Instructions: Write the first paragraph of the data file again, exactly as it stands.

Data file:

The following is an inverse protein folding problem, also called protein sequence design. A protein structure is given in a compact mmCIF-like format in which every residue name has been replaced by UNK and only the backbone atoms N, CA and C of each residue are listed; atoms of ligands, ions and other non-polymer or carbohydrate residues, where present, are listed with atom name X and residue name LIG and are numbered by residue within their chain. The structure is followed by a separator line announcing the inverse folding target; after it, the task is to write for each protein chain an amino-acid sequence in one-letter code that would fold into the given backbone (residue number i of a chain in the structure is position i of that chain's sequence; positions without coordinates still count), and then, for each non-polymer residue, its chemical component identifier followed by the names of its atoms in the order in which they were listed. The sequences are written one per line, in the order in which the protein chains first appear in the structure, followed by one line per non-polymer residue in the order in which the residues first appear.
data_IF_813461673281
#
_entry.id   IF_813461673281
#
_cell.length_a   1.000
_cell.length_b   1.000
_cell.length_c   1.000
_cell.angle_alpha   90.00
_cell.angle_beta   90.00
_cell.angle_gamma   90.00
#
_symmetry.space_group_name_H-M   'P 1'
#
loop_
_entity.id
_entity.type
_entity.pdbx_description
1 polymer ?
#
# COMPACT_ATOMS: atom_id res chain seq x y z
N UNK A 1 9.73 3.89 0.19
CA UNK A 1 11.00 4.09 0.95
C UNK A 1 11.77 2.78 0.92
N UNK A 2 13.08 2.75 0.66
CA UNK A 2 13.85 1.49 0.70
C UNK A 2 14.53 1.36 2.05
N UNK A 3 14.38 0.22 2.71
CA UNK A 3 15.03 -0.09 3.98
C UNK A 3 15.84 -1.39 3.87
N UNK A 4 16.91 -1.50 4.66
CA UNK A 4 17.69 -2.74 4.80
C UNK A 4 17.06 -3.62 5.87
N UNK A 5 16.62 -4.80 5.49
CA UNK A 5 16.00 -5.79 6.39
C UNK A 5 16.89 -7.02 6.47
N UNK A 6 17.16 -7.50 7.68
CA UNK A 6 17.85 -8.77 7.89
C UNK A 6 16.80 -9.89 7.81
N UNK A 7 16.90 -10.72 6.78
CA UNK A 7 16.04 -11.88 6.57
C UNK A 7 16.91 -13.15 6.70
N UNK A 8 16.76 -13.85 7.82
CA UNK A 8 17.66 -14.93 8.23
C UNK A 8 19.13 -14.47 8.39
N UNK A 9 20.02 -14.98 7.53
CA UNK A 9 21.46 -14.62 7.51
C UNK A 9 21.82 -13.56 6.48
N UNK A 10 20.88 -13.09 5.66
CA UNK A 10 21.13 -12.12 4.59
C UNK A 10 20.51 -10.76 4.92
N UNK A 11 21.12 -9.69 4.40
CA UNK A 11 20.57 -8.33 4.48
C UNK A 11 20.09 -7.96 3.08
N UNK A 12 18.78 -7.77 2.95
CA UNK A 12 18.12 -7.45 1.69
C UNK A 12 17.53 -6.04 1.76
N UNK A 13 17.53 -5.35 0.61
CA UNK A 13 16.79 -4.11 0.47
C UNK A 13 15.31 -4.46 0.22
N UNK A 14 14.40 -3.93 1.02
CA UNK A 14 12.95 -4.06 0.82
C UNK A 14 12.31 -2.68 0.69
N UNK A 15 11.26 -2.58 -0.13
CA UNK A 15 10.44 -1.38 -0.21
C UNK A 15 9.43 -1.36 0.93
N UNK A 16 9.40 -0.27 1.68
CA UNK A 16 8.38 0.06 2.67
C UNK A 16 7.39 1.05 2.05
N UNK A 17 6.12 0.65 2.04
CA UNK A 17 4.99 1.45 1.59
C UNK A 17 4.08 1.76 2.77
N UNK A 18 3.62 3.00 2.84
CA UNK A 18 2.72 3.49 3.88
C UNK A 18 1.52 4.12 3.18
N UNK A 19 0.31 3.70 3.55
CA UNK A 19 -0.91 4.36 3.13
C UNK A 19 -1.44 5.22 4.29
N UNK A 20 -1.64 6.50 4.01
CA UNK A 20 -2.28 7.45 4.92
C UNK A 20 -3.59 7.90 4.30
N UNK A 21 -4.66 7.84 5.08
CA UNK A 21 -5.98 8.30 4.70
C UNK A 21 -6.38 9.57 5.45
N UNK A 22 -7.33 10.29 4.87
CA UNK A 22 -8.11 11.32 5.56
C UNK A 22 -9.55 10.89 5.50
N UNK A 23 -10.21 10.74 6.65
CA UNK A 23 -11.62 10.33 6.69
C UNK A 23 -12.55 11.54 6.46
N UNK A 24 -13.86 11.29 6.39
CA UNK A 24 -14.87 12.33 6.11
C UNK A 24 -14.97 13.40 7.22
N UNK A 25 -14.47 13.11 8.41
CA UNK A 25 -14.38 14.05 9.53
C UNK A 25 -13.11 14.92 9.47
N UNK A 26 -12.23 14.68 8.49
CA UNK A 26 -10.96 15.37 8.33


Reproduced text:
The following is an inverse protein folding problem, also called protein sequence design. A protein structure is given in a compact mmCIF-like format in which every residue name has been replaced by UNK and only the backbone atoms N, CA and C of each residue are listed; atoms of ligands, ions and other non-polymer or carbohydrate residues, where present, are listed with atom name X and residue name LIG and are numbered by residue within their chain. The structure is followed by a separator line announcing the inverse folding target; after it, the task is to write for each protein chain an amino-acid sequence in one-letter code that would fold into the given backbone (residue number i of a chain in the structure is position i of that chain's sequence; positions without coordinates still count), and then, for each non-polymer residue, its chemical component identifier followed by the names of its atoms in the order in which they were listed. The sequences are written one per line, in the order in which the protein chains first appear in the structure, followed by one line per non-polymer residue in the order in which the residues first appear.